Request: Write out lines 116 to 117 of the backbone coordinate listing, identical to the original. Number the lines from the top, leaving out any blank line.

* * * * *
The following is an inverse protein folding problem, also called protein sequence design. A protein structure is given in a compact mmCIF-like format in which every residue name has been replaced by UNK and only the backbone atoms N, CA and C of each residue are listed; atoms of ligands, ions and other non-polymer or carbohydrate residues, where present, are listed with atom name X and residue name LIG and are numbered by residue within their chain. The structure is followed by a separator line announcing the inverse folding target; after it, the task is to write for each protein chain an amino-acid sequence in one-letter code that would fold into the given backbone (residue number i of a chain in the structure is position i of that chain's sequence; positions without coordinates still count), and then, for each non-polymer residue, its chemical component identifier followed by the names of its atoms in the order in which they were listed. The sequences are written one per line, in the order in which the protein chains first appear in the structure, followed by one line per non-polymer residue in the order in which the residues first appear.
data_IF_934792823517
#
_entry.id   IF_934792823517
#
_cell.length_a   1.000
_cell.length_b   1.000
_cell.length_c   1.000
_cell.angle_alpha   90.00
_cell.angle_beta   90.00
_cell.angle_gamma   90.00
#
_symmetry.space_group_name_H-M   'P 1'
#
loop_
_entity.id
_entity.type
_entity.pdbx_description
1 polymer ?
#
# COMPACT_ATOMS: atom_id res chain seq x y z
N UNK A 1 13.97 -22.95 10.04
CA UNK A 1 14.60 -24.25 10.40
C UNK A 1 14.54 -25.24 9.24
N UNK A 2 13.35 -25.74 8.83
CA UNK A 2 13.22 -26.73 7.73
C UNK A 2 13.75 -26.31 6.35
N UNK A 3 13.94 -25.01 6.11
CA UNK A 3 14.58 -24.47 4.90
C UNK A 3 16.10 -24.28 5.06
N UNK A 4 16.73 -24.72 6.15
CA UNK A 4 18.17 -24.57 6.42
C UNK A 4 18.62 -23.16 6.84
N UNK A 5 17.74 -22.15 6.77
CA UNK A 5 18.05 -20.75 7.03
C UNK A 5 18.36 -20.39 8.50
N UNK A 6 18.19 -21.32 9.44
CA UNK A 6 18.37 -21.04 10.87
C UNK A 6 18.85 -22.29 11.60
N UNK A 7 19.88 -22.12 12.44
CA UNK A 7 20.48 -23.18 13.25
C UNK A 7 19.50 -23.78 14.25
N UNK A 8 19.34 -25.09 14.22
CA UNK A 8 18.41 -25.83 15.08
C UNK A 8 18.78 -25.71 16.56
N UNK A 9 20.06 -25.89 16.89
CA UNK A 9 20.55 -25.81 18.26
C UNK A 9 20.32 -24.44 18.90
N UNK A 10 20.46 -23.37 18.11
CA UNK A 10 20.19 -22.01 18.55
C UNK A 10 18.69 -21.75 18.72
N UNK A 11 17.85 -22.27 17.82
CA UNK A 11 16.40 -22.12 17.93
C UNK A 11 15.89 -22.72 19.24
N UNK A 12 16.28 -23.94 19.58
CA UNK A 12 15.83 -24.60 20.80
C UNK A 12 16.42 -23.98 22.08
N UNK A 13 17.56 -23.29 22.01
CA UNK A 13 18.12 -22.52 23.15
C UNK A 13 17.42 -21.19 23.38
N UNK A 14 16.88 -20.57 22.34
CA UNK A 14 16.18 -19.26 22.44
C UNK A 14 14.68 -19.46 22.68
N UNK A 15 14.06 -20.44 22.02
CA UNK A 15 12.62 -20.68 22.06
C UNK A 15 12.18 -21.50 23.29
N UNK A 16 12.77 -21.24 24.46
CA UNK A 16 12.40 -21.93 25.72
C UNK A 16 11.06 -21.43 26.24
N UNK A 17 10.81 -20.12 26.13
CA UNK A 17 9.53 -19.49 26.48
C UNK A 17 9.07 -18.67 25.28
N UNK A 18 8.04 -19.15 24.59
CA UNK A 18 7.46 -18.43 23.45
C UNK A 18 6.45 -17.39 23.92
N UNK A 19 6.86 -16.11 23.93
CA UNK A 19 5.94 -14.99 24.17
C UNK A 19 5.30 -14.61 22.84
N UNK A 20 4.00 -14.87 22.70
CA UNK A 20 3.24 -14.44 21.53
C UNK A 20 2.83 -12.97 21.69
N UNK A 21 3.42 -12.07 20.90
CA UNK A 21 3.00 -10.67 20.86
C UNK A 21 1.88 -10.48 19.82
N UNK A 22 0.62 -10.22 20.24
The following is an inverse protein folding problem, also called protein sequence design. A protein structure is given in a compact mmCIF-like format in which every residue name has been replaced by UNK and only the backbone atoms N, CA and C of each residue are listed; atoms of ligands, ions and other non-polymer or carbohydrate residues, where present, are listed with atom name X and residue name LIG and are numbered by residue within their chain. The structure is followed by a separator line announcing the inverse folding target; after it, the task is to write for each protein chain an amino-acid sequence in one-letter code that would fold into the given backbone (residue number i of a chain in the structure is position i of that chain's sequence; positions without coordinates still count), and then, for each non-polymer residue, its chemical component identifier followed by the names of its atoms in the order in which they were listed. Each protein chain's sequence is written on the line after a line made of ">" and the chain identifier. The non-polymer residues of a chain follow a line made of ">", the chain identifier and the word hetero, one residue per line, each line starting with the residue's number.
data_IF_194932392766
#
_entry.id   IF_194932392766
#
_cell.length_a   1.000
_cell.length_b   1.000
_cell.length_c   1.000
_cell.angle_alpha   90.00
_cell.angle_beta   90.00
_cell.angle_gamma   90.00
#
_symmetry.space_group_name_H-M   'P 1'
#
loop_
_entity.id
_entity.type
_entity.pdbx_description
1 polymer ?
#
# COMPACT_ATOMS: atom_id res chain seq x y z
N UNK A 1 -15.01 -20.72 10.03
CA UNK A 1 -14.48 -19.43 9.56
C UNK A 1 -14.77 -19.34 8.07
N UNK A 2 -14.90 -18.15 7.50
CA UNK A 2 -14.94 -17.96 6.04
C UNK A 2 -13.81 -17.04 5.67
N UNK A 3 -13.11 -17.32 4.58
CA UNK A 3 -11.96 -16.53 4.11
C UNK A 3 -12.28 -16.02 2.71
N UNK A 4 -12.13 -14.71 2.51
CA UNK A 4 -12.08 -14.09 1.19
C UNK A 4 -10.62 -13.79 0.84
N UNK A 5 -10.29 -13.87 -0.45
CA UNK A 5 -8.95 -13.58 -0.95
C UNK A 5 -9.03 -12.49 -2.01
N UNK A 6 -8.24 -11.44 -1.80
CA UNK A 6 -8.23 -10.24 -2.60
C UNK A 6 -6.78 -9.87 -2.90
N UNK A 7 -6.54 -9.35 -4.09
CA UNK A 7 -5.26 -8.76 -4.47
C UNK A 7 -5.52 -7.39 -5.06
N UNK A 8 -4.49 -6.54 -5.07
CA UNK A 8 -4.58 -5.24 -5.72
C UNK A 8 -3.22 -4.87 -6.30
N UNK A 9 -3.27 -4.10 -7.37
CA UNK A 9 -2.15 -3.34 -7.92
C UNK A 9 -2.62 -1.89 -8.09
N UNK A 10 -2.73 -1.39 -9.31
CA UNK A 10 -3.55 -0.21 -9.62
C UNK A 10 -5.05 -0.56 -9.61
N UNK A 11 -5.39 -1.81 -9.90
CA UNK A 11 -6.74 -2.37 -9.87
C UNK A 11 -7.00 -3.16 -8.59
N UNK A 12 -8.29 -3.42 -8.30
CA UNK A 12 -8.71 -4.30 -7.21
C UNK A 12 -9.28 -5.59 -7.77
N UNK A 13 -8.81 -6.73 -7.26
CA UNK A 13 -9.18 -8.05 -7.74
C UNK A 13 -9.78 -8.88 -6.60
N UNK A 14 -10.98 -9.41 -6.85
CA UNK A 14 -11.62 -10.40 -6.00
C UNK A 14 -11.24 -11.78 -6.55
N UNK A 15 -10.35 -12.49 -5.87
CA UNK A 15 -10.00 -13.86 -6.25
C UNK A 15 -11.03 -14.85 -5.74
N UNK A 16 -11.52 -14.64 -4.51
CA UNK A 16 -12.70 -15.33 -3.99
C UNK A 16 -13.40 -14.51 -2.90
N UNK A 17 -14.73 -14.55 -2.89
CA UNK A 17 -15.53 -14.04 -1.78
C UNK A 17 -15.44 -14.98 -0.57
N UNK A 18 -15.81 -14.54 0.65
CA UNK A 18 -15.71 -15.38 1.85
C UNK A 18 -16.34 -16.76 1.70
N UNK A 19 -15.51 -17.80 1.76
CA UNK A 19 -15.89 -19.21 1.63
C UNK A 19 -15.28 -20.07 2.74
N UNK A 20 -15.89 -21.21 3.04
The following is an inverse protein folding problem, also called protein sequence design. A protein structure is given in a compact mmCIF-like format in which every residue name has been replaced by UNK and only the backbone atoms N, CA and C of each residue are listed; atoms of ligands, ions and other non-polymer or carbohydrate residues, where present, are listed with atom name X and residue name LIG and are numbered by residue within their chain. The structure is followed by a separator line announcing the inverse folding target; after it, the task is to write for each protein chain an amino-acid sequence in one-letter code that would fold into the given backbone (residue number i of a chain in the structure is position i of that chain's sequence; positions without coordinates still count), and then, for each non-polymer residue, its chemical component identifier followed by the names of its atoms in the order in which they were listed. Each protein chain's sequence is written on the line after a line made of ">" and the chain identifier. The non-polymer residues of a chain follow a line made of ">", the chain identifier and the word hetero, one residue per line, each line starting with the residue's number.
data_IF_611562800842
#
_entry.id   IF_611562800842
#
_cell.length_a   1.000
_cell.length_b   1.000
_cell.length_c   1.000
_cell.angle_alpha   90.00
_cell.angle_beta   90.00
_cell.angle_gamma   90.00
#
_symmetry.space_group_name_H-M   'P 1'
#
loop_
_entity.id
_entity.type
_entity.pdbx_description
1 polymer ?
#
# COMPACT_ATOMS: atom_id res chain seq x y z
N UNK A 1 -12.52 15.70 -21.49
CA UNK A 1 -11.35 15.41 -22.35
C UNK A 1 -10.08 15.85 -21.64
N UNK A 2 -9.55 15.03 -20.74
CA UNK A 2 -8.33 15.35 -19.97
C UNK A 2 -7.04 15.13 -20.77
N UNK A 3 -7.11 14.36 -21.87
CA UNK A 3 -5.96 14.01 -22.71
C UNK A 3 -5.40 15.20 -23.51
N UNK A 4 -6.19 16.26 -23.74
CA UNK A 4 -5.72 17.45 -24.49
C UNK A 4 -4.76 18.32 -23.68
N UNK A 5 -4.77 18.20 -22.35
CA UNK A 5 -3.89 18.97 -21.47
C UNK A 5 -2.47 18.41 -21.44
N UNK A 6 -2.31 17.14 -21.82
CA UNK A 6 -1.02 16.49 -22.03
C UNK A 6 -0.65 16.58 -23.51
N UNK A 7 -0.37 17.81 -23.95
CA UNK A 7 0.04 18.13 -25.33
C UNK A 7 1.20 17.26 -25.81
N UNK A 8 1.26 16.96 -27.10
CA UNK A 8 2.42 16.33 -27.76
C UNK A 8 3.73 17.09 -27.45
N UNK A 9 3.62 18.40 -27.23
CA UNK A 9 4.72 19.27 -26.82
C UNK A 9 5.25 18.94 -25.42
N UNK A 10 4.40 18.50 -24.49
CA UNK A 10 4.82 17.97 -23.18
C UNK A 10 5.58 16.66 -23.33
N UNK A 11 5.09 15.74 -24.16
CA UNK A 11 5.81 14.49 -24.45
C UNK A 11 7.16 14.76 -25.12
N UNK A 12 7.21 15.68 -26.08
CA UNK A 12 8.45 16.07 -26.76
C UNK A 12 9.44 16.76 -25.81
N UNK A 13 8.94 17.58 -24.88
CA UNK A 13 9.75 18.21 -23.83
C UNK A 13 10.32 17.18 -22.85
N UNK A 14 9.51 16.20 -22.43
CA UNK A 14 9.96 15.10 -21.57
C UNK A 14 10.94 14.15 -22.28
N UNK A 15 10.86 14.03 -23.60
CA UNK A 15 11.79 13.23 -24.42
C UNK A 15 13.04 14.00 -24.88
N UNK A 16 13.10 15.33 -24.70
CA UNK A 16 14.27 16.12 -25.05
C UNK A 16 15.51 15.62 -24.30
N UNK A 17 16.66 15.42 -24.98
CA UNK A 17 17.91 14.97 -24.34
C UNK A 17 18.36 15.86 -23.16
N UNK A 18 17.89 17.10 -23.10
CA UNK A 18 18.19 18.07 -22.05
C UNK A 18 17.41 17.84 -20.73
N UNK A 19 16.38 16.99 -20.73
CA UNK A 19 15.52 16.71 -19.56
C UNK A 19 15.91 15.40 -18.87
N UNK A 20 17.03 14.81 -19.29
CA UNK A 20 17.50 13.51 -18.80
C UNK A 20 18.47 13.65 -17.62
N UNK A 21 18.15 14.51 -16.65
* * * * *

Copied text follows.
N UNK A 4 -12.13 -14.71 2.51
CA UNK A 4 -12.08 -14.09 1.19